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SASS Supported Value Types

SASS supports different value types that are used in defining styling rules in stylesheets. Most of the value types supported in SASS/SCSS comes directly from CSS.

Understanding value types is very important because all the variables hold values, all the expressions evaluate to values, all the operators operate on values, so in this tutorial, we will cover all the value types supported in SASS/SCSS.

The following are the value types supported in SASS/SCSS:

  1. Numbers

  2. Strings

  3. Colors

  4. Boolean values

  5. null values

  6. List of Values

  7. Maps

Let's take a few examples for every value type to understand when and where they are used.

SASS Numbers

SASS Numbers are numerical values with or without a unit. SASS supports all the units supported in CSS.

Here are a few examples,

@debug 100; /* 100 */
@debug 0.8; /* 0.8 */
@debug 16px; /* 16px */

SASS Numbers: Units

SASS automatically performs conversion for similar units while performing any operation on them. Also, if we multiply or divide two numbers of different units or the same units the operation is also performed on their units, so px * px becomes px square.

Let's take an example:

@debug 4px * 6px; /* 24px*px (read "square pixels") */
@debug 5px / 2s; /* 2.5px/s (read "pixels per second") */

Also, as mentioned above when performing operation on compatible units, SASS automatically coverts them, and for incompatible versions, SASS will give an error.

/* CSS defines one inch as 96 pixels. */
@debug 1in + 6px; /* 102px or 1.0625in */

@debug 1in + 1s;

/*     ^^^^^^^^
* Error: Incompatible units s and in.
*/

SASS Strings

SASS strings are nothing but a sequence of characters. SASS supports quoted strings, which is nothing but a sequence of characters enclosed within single or double quotes and unquoted strings which are CSS identifiers like bold, etc.

Let's take a few examples,

@debug "Helvetica Neue"; /* "Helvetica Neue" */
@debug bold; /* bold */

To escape any string character we can use the \ symbol. For example,

@debug "\""; /* '"' */
@debug \.widget; /* \.widget - dot symbol escaped */

SASS Colors

Just like CSS, there are many different ways for representing colors in the stylesheet in SASS/SCSS too. Sass colors can be written as hex codes (#f2ece4 or #b37399aa), CSS color names (midnightblue, transparent), or the functions rgb(), rgba(), hsl() and hsla().

Let's take a few examples,

@debug #f2ece4; /* #f2ece4 */
@debug #b37399aa; /* rgba(179, 115, 153, 67%) */
@debug midnightblue; /* #191970 */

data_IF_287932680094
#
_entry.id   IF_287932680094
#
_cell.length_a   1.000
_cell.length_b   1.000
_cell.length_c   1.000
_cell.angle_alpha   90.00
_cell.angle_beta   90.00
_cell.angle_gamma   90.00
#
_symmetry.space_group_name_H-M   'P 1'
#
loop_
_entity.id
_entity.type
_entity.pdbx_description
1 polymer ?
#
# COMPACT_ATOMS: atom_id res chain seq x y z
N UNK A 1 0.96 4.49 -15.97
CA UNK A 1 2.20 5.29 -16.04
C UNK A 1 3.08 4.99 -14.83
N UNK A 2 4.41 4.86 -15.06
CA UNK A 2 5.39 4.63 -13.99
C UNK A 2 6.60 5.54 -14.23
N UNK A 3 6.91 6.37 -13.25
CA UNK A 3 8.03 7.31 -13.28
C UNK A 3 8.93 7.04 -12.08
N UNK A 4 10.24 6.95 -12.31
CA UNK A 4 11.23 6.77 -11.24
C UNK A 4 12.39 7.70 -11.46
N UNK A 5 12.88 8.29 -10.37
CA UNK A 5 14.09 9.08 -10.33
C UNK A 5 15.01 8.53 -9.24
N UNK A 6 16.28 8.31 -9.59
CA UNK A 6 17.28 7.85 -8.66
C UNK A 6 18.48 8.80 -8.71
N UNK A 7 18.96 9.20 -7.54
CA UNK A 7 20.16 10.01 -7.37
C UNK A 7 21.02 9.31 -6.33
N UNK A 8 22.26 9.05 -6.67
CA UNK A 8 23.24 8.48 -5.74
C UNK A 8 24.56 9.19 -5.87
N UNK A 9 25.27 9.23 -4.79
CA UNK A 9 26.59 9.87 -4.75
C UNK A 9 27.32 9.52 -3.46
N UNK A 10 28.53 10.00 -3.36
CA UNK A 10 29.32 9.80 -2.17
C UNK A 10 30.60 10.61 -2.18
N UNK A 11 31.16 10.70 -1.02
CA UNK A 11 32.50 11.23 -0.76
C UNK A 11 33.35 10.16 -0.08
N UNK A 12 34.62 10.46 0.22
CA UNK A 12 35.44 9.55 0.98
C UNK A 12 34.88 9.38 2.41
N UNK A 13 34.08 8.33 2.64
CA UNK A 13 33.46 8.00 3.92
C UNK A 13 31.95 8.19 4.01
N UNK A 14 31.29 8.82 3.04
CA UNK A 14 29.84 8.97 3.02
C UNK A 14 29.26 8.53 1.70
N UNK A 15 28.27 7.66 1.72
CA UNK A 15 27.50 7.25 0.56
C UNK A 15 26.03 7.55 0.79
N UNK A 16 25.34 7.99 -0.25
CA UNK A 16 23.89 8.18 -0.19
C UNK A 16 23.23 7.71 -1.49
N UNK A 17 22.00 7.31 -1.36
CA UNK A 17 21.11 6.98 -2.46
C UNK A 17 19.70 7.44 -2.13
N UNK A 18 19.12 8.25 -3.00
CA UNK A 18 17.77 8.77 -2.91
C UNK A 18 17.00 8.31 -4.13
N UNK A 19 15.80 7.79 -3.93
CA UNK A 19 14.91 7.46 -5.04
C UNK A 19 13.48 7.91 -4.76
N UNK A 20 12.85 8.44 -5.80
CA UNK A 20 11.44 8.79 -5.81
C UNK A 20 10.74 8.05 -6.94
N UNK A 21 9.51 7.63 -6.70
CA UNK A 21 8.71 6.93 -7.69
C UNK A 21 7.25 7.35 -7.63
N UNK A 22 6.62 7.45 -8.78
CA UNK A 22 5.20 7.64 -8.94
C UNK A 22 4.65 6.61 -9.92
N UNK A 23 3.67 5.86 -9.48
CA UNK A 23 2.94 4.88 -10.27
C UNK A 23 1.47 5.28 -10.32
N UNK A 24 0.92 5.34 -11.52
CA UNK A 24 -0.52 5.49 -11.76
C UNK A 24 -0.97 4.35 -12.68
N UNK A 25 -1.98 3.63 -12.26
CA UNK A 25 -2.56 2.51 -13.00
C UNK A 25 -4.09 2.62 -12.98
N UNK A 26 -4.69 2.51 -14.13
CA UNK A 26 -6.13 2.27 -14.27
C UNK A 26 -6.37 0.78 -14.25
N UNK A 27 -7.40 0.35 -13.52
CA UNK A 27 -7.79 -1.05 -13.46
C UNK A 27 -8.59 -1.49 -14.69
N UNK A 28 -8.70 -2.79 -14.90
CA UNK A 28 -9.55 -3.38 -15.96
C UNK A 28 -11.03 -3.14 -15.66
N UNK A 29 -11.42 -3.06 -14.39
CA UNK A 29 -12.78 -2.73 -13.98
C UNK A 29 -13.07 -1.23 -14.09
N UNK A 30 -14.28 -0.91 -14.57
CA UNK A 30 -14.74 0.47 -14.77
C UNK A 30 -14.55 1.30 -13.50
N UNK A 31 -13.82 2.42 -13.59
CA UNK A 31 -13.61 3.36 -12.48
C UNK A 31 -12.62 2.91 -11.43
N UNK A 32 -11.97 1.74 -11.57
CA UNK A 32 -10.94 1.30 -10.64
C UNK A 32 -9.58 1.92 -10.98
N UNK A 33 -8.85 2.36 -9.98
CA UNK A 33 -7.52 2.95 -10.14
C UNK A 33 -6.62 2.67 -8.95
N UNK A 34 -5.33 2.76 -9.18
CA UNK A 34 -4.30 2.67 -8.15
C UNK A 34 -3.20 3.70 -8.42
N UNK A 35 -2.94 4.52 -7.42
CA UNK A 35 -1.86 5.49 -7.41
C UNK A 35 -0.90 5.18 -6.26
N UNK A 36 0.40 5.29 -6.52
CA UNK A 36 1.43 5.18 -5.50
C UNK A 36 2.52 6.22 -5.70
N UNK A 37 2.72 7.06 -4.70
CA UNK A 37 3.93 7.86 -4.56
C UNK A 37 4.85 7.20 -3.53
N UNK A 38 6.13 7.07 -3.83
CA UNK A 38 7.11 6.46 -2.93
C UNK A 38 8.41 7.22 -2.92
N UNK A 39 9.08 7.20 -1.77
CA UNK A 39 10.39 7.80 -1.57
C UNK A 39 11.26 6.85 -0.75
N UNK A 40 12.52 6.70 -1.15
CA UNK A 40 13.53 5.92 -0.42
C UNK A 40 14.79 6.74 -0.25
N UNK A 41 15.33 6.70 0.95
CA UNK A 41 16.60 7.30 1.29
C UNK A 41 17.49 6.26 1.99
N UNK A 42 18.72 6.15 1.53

@debug rgb(204, 102, 153); /* #c69 */
@debug rgba(107, 113, 127, 0.8); /* rgba(107, 113, 127, 0.8) */
@debug hsl(228, 7%, 86%); /* #dadbdf */
@debug hsla(20, 20%, 85%, 0.7); /* rgb(225, 215, 210, 0.7) */

SASS Boolean: true and false

SASS Boolean are logical values true and false. These are generally a result of using the equality or relational operators. Let's take a few examples,

@debug 1px == 2px; /* false */
@debug 1px == 1px; /* true */
@debug 10px < 3px; /* false */

SASS Boolean values are useful while writing expressions to be used in @if and @else at-rules for controlling the flow control based on conditions.

SASS null

The value null is the only value of its type. It represents the absence of a value and is often returned by functions to indicate the lack of a result. For example,

@debug &; /* null */

SASS List

Yes, SASS supports List and also provides at-rule for iterating over these lists, like @for, @each and @while at-rules. Values stored inside a list should be separated by commas or spaces as long as they are consistent.

You can define lists by enclosing values between square brackets or even without brackets.

A SASS List can have zero value, one value or more than one value. Also, Lists in SASS are immutable, which means once defined they never change values, every time you change any value, a new list gets created.

While defining mixins or functions you can define Lists are arguments.

Let's take an example:

$listvar: 1, 2, 3;

/* using square barackets */

$sides: ["left", "right", "top", "bottom"];

SASS Maps

SASS Maps hold key-value pairs, where value can be accessed using the keys. Following is the syntax to create a map in SASS:

(<expression>: <expression>, <expression>: <expression>)

The expression which is before the : is the key, and the expression after is the value associated with that key. The keys must be unique, but the values may be duplicated.

Also, to define a map parentheses () are required. To define an empty map, we use ().

SASS Maps are also immutable.

Let's take an example,

$font-weights: ("regular": 400, "medium": 500, "bold": 700);

So these are the various different value types supported in SASS/SCSS which you can use while writing your dynamic stylesheet with mixins and function and flow control and loops. There is so much that you can do with SASS.